4900 W. Hillsboro Blvd., Coconut Creek, FL 33073
Phone: 954-357-8109 • Email: NaturalAreas@Broward.org
This 7.43-acre tract consists of two parallel pineland parcels connecting the City of Coconut Creek's urban greenway trail system. The site, adjacent to the county's Helene Klein Pineland Preserve and Saw Palmetto Natural Area, buffers visitors from busy Hillsboro Boulevard and showcases the C-5 canal. This trio of natural areas, although separate and distinct, is critical for migratory birds for refuge, forage, and resting during long migration routes, as well as a habitat for nonmigratory bird species.
This site consists primarily of mesic flatwoods, often seasonally wet but considered an upland natural community with mostly sandy soils and hardpan top layer. The protected natural area is representative of the pine flatwood communities once common in this region prior to urban development. The bisecting C-5 canal provides a freshwater component to the landscape and introduces additional wildlife to the pineland community.
The characteristic tree seen at this site is the South Florida slash pine, with mixed understory of saw palmetto, American beautyberry, and a variety of native pineland grasses. Dead slash pines, called "snags," are critical for several of woodpecker species, and birders love these areas for the chance they offer to see these active and often vocal birds.
Resident and migratory birds such as the great horned owl, pileated and red-bellied woodpecker, belted kingfisher, great egret, great blue heron, anhinga, several species of hawk, osprey, mottled ducks, and various wood warblers can be seen at West Creek. Among the freshwater fish documented in the canal are alligator gar and largemouth bass. Nearly 15 species of butterflies are prevalent throughout the site and commonly seen from the greenway.
The site is accessible to pedestrians only, with parking available at nearby Helene Klein Pineland Preserve or, slightly farther away, at Hillsboro Pineland Natural Area, both managed by Broward County Parks and Recreation Division. A six-foot-wide paved trail - part of the Coconut Creek multiuse greenway trail system - runs through the southern end of the property and features a 100-foot-long pedestrian bridge that crosses the C-5 canal. Interpretive signs, benches, and a large, shaded gazebo are provided for leisurely wildlife observation and resting along the greenway. Vantage points are especially good along the bridge, and visitors are encouraged to bring binoculars. This section of the greenway is referred to as the Long Pine Greenway. Wildlife observation is encouraged, although bicycles, inline skates, skateboards, and motorized vehicles are prohibited on the trails. As with all natural area sites, pets are not allowed.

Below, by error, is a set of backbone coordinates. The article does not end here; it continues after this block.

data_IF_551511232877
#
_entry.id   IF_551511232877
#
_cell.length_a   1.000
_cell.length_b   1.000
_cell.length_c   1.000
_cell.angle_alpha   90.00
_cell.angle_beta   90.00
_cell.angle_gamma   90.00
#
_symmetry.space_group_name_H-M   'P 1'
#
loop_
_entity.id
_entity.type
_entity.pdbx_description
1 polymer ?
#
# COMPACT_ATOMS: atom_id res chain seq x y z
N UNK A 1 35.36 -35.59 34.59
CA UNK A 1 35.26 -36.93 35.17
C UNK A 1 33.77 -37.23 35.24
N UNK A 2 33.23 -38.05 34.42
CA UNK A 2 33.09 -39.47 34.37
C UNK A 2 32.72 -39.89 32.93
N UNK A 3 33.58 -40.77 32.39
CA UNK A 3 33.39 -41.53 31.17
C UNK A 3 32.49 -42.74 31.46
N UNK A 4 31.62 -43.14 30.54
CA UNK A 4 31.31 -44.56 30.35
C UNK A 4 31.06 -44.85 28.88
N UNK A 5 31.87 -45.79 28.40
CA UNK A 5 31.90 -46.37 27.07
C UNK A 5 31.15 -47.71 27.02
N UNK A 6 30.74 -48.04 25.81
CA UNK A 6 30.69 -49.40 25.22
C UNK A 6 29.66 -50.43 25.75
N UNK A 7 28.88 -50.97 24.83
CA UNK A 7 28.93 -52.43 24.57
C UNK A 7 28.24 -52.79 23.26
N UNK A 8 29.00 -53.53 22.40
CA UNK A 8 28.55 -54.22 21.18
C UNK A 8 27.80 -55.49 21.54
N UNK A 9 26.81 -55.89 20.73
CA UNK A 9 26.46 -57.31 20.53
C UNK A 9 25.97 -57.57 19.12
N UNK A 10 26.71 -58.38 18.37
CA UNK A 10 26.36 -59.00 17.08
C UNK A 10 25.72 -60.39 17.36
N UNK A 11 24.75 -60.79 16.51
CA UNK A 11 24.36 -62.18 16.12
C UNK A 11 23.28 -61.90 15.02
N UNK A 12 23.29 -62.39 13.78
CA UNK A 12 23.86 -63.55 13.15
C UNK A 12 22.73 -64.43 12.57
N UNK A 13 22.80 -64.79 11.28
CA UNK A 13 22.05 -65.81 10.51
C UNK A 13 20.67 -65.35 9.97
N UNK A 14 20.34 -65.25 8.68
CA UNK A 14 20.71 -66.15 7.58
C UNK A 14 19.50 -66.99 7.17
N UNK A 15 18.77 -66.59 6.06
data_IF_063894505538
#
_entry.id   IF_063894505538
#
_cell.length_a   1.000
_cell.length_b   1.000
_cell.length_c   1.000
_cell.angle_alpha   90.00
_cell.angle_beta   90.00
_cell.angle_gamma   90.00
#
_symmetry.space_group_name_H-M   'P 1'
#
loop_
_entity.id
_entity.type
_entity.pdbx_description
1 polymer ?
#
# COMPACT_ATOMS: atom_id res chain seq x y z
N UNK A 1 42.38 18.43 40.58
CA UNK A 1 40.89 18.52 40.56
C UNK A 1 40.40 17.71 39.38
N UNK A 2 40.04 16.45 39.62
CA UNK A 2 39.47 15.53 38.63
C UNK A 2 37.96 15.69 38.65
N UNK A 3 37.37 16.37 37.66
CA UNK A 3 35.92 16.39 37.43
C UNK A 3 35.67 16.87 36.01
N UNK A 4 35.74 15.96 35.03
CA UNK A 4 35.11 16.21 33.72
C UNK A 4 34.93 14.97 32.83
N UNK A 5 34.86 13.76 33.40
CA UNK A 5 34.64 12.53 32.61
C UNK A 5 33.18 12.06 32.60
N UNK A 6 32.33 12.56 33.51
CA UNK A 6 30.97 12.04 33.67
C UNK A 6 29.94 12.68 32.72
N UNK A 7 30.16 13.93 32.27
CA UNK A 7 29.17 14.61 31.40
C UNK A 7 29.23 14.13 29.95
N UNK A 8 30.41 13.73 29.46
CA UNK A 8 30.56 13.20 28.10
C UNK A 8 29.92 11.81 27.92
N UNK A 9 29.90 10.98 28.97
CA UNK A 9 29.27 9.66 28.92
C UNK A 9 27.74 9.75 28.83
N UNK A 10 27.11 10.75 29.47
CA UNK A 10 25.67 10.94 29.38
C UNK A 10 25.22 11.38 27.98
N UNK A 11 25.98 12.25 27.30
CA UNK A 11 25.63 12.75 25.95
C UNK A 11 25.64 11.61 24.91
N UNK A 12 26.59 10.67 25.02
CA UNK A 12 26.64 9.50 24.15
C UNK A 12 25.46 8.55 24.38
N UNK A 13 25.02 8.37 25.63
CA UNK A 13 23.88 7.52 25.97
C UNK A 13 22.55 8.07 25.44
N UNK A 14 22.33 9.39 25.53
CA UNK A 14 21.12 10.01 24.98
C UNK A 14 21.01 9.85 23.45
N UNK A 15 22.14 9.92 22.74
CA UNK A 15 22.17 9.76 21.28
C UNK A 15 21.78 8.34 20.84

EcoAction Days (October through May)
Volunteer workdays help keep our natural areas clear of garbage and invasive plants. They're held on the fourth Saturday of the month from 9 a.m. to noon. Closed-toe shoes are required, and long pants and long sleeves are suggested. Volunteers are encouraged to bring their own gloves, hats, sunscreen, insect repellent, and drinking water. Ages 13 to 17 must have a parent or guardian's signature on the registration form prior to participating. Volunteers under the age of 13 may participate, but only if accompanied by a parent or guardian. High school students can use the hours from these workdays toward their required community service hours. Check the volunteer Web page for the latest workday registration form. Preregister by calling Quiet Waters park at 954-357-5100.
A Little History
Although West Creek Pineland is representative of a typical mesic flatwoods habitat, it was undoubtedly changed forever by the introduction of the intricate South Florida canal and ditch systems in the early 1900s. In 1912, three years before Broward County was carved out of Palm Beach and Dade counties, the location of the future natural area was owned by the land development company Palm Beach Farms. Ownership of both the east and west parcels that now make up the site changed hands several times from the 1950s to the 1980s, as the general area became increasingly developed. Both parels were purchased separately by Broward County in 2004, through the 2000 Safe Parks and Land Preservation Bond program. Florida Communities Trust, a state land acquisition grant program, was also a funding partner in the purchase of West Creek.
The natural area is accessible from Broward County Transit Routes #14, #31, and #48.